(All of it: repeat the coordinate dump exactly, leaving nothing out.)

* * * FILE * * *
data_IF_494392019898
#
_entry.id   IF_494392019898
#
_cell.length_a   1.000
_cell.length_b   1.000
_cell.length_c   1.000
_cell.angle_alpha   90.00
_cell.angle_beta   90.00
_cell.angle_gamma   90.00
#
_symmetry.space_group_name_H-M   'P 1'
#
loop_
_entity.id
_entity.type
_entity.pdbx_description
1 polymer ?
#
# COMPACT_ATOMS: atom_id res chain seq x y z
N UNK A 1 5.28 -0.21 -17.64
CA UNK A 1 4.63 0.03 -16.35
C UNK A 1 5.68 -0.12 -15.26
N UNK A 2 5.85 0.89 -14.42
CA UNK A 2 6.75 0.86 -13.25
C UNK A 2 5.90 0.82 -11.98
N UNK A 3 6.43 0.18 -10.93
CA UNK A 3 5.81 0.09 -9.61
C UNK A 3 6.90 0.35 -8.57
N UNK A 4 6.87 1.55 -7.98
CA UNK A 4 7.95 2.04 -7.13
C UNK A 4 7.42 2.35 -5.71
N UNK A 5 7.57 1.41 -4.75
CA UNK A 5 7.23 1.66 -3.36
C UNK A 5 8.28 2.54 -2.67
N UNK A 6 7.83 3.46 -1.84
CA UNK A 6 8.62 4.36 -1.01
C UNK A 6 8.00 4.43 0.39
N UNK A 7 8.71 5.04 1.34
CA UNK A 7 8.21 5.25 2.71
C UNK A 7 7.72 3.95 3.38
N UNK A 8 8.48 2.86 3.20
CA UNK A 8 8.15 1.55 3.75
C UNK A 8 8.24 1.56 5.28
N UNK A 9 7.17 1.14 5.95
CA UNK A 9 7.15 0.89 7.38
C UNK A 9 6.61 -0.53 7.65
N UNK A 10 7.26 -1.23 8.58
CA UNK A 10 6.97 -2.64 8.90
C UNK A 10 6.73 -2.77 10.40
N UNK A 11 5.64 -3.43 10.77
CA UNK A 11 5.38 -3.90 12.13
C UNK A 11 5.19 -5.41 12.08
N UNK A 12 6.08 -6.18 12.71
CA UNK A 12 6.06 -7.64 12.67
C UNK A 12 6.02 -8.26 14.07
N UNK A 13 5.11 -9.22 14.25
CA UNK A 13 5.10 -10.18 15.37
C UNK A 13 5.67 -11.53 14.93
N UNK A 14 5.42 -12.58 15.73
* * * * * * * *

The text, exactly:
data_IF_494392019898
#
_entry.id   IF_494392019898
#
_cell.length_a   1.000
_cell.length_b   1.000
_cell.length_c   1.000
_cell.angle_alpha   90.00
_cell.angle_beta   90.00
_cell.angle_gamma   90.00
#
_symmetry.space_group_name_H-M   'P 1'
#
loop_
_entity.id
_entity.type
_entity.pdbx_description
1 polymer ?
#
# COMPACT_ATOMS: atom_id res chain seq x y z
N UNK A 1 5.28 -0.21 -17.64
CA UNK A 1 4.63 0.03 -16.35
C UNK A 1 5.68 -0.12 -15.26
N UNK A 2 5.85 0.89 -14.42
CA UNK A 2 6.75 0.86 -13.25
C UNK A 2 5.90 0.82 -11.98
N UNK A 3 6.43 0.18 -10.93
CA UNK A 3 5.81 0.09 -9.61
C UNK A 3 6.90 0.35 -8.57
N UNK A 4 6.87 1.55 -7.98
CA UNK A 4 7.95 2.04 -7.13
C UNK A 4 7.42 2.35 -5.71
N UNK A 5 7.57 1.41 -4.75
CA UNK A 5 7.23 1.66 -3.36
C UNK A 5 8.28 2.54 -2.67
N UNK A 6 7.83 3.46 -1.84
CA UNK A 6 8.62 4.36 -1.01
C UNK A 6 8.00 4.43 0.39
N UNK A 7 8.71 5.04 1.34
CA UNK A 7 8.21 5.25 2.71
C UNK A 7 7.72 3.95 3.38
N UNK A 8 8.48 2.86 3.20
CA UNK A 8 8.15 1.55 3.75
C UNK A 8 8.24 1.56 5.28
N UNK A 9 7.17 1.14 5.95
CA UNK A 9 7.15 0.89 7.38
C UNK A 9 6.61 -0.53 7.65
N UNK A 10 7.26 -1.23 8.58
CA UNK A 10 6.97 -2.64 8.90
C UNK A 10 6.73 -2.77 10.40
N UNK A 11 5.64 -3.43 10.77
CA UNK A 11 5.38 -3.90 12.13
C UNK A 11 5.19 -5.41 12.08
N UNK A 12 6.08 -6.18 12.71
CA UNK A 12 6.06 -7.64 12.67
C UNK A 12 6.02 -8.26 14.07
N UNK A 13 5.11 -9.22 14.25
CA UNK A 13 5.10 -10.18 15.37
C UNK A 13 5.67 -11.53 14.93
N UNK A 14 5.42 -12.58 15.73